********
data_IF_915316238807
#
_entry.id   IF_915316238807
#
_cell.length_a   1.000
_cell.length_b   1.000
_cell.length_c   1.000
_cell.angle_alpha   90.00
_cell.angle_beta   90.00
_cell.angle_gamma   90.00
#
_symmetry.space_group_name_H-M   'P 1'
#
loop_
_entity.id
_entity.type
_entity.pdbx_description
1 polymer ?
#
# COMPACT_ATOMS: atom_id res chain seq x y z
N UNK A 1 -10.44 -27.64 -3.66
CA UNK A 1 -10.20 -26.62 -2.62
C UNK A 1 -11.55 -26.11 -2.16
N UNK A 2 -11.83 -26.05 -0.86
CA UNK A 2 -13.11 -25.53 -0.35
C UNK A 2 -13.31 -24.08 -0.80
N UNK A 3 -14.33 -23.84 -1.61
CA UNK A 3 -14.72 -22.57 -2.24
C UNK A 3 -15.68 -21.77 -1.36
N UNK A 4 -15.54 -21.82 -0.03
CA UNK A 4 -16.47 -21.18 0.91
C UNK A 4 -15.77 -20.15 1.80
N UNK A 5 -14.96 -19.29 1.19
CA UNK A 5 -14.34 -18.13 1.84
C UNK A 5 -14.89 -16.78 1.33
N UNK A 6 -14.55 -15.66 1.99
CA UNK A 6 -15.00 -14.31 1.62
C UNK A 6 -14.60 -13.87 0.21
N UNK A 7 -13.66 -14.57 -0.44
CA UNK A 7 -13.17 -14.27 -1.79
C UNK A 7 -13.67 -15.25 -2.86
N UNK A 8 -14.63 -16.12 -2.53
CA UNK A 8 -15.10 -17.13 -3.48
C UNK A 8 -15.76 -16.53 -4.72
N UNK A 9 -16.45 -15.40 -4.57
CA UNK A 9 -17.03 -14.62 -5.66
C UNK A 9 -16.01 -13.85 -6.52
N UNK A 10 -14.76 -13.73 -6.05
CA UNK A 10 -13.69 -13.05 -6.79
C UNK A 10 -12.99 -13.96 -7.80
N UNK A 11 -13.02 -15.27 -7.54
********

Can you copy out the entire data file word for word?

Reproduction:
data_IF_915316238807
#
_entry.id   IF_915316238807
#
_cell.length_a   1.000
_cell.length_b   1.000
_cell.length_c   1.000
_cell.angle_alpha   90.00
_cell.angle_beta   90.00
_cell.angle_gamma   90.00
#
_symmetry.space_group_name_H-M   'P 1'
#
loop_
_entity.id
_entity.type
_entity.pdbx_description
1 polymer ?
#
# COMPACT_ATOMS: atom_id res chain seq x y z
N UNK A 1 -10.44 -27.64 -3.66
CA UNK A 1 -10.20 -26.62 -2.62
C UNK A 1 -11.55 -26.11 -2.16
N UNK A 2 -11.83 -26.05 -0.86
CA UNK A 2 -13.11 -25.53 -0.35
C UNK A 2 -13.31 -24.08 -0.80
N UNK A 3 -14.33 -23.84 -1.61
CA UNK A 3 -14.72 -22.57 -2.24
C UNK A 3 -15.68 -21.77 -1.36
N UNK A 4 -15.54 -21.82 -0.03
CA UNK A 4 -16.47 -21.18 0.91
C UNK A 4 -15.77 -20.15 1.80
N UNK A 5 -14.96 -19.29 1.19
CA UNK A 5 -14.34 -18.13 1.84
C UNK A 5 -14.89 -16.78 1.33
N UNK A 6 -14.55 -15.66 1.99
CA UNK A 6 -15.00 -14.31 1.62
C UNK A 6 -14.60 -13.87 0.21
N UNK A 7 -13.66 -14.57 -0.44
CA UNK A 7 -13.17 -14.27 -1.79
C UNK A 7 -13.67 -15.25 -2.86
N UNK A 8 -14.63 -16.12 -2.53
CA UNK A 8 -15.10 -17.13 -3.48
C UNK A 8 -15.76 -16.53 -4.72
N UNK A 9 -16.45 -15.40 -4.57
CA UNK A 9 -17.03 -14.62 -5.66
C UNK A 9 -16.01 -13.85 -6.52
N UNK A 10 -14.76 -13.73 -6.05
CA UNK A 10 -13.69 -13.05 -6.79
C UNK A 10 -12.99 -13.96 -7.80
N UNK A 11 -13.02 -15.27 -7.54